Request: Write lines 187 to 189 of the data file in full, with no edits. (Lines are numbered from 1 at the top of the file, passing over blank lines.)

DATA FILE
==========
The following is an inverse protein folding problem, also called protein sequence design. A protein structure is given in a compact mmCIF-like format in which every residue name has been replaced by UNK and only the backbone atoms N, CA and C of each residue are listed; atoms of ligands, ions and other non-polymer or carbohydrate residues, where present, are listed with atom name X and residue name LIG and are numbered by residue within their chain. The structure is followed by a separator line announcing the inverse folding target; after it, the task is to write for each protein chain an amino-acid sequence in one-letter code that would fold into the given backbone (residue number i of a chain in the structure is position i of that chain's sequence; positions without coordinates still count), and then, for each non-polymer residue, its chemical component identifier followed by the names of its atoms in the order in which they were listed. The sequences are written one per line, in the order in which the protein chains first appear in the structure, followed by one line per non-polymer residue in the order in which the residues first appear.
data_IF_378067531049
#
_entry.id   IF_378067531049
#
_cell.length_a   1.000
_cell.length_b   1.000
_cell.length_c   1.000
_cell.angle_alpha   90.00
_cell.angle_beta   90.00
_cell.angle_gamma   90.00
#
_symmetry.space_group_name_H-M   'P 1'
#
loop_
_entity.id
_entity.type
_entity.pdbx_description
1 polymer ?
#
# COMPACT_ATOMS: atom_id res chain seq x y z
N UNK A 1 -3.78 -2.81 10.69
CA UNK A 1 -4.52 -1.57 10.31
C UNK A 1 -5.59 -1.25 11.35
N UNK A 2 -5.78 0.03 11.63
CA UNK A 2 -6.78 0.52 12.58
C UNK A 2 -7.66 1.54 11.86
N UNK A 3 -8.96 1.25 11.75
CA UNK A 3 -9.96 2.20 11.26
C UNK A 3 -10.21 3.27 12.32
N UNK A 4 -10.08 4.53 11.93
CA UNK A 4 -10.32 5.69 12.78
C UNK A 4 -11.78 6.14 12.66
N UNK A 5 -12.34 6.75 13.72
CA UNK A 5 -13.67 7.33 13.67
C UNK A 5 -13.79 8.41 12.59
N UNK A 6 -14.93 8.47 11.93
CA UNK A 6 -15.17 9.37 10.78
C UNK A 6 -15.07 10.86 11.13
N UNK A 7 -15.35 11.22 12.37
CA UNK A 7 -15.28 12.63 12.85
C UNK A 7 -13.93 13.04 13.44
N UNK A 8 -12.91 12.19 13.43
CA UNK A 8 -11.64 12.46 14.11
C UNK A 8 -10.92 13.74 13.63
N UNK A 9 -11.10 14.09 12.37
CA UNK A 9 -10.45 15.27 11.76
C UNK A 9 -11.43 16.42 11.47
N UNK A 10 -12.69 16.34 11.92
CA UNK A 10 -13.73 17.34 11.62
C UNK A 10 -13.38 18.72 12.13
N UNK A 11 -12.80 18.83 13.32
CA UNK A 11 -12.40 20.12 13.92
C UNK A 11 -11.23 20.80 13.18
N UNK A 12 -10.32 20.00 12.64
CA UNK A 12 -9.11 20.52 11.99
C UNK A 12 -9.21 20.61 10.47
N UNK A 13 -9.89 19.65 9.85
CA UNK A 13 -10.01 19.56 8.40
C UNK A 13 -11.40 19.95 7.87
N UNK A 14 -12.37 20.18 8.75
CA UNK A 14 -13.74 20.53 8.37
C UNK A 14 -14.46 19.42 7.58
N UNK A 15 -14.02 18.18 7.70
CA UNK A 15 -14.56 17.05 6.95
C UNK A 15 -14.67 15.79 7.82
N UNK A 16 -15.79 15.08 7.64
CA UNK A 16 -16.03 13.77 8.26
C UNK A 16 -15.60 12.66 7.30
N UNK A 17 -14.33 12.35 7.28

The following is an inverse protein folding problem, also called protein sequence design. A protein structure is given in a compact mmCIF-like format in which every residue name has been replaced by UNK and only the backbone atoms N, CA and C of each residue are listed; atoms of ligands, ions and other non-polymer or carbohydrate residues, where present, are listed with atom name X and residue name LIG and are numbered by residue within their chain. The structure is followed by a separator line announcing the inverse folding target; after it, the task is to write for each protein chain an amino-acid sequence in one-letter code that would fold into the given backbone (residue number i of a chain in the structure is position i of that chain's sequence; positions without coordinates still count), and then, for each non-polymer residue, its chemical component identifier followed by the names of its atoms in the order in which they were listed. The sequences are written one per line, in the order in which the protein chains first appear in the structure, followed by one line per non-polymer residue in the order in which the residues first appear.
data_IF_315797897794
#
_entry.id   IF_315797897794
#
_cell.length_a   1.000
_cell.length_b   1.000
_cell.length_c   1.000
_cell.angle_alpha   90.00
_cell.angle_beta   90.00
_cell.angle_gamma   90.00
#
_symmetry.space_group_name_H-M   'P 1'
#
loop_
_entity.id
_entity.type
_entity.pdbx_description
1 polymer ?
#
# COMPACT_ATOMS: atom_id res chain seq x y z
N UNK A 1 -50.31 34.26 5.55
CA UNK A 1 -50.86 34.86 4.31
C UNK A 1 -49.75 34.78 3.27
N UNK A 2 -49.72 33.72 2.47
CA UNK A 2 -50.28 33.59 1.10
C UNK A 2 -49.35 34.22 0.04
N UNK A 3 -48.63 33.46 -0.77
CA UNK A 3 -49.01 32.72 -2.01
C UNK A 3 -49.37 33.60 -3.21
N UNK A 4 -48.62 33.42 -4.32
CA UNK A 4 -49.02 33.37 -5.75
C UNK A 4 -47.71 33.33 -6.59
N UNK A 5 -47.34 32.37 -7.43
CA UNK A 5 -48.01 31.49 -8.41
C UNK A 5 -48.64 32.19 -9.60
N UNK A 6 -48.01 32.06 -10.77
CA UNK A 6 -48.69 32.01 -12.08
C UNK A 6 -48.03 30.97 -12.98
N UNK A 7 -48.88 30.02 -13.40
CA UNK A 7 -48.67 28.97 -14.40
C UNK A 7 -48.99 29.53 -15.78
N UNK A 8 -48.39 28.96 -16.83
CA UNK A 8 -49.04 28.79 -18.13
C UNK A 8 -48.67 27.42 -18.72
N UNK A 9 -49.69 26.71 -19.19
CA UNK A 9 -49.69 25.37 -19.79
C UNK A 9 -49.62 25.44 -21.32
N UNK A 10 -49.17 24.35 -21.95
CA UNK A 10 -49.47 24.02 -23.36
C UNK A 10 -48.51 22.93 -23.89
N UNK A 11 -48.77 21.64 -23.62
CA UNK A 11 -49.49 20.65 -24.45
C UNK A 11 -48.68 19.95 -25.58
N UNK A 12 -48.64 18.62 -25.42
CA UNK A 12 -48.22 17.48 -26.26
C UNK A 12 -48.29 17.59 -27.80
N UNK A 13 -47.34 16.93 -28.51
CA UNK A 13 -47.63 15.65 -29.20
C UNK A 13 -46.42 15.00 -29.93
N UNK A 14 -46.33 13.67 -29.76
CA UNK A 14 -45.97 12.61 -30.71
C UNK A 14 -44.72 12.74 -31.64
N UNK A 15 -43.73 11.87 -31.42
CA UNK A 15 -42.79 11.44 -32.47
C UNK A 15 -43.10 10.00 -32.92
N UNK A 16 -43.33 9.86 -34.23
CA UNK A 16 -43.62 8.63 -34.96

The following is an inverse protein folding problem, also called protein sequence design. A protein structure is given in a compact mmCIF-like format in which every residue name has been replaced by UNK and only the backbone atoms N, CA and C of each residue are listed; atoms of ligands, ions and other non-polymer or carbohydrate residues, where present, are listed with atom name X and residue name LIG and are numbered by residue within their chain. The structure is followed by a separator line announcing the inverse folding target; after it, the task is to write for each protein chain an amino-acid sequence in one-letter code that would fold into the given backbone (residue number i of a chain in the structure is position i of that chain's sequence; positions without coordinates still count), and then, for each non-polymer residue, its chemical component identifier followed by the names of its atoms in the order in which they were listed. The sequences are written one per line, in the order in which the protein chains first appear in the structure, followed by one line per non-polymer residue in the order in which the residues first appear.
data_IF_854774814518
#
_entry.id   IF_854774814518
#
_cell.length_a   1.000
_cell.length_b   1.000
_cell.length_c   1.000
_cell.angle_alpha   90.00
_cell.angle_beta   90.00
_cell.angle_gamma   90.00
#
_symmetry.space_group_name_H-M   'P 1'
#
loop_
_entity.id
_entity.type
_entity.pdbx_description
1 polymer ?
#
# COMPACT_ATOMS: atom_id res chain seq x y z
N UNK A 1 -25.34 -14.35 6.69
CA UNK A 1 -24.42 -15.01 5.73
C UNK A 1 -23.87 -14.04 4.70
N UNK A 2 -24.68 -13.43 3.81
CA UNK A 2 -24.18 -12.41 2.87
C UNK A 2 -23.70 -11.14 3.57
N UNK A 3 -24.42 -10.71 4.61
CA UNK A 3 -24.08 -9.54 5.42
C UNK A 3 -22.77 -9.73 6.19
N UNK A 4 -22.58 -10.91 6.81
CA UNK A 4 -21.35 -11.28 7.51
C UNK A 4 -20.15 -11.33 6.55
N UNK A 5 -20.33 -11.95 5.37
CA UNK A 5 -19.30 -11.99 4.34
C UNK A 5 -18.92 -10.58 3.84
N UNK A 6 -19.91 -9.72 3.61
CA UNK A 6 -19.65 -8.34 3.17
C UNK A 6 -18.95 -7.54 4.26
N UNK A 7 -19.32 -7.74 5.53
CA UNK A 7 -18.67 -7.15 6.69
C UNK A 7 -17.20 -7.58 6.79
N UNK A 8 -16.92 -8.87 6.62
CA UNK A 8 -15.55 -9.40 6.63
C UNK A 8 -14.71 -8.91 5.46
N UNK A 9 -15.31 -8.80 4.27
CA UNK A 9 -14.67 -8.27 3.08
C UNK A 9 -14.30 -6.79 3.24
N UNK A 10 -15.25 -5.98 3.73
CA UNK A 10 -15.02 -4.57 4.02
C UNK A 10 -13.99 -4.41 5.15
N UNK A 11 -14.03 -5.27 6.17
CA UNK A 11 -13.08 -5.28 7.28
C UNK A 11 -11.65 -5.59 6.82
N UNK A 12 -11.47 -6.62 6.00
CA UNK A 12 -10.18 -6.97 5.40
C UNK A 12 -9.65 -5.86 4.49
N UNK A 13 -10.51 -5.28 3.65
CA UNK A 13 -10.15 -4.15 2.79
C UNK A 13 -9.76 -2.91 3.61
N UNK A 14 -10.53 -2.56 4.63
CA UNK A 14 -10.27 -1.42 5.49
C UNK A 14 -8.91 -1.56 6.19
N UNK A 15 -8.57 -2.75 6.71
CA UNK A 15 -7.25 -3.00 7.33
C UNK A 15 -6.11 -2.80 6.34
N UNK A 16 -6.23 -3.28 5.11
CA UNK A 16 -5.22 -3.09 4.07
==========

N UNK A 10 -15.25 -5.98 3.73
CA UNK A 10 -15.02 -4.57 4.02
C UNK A 10 -13.99 -4.41 5.15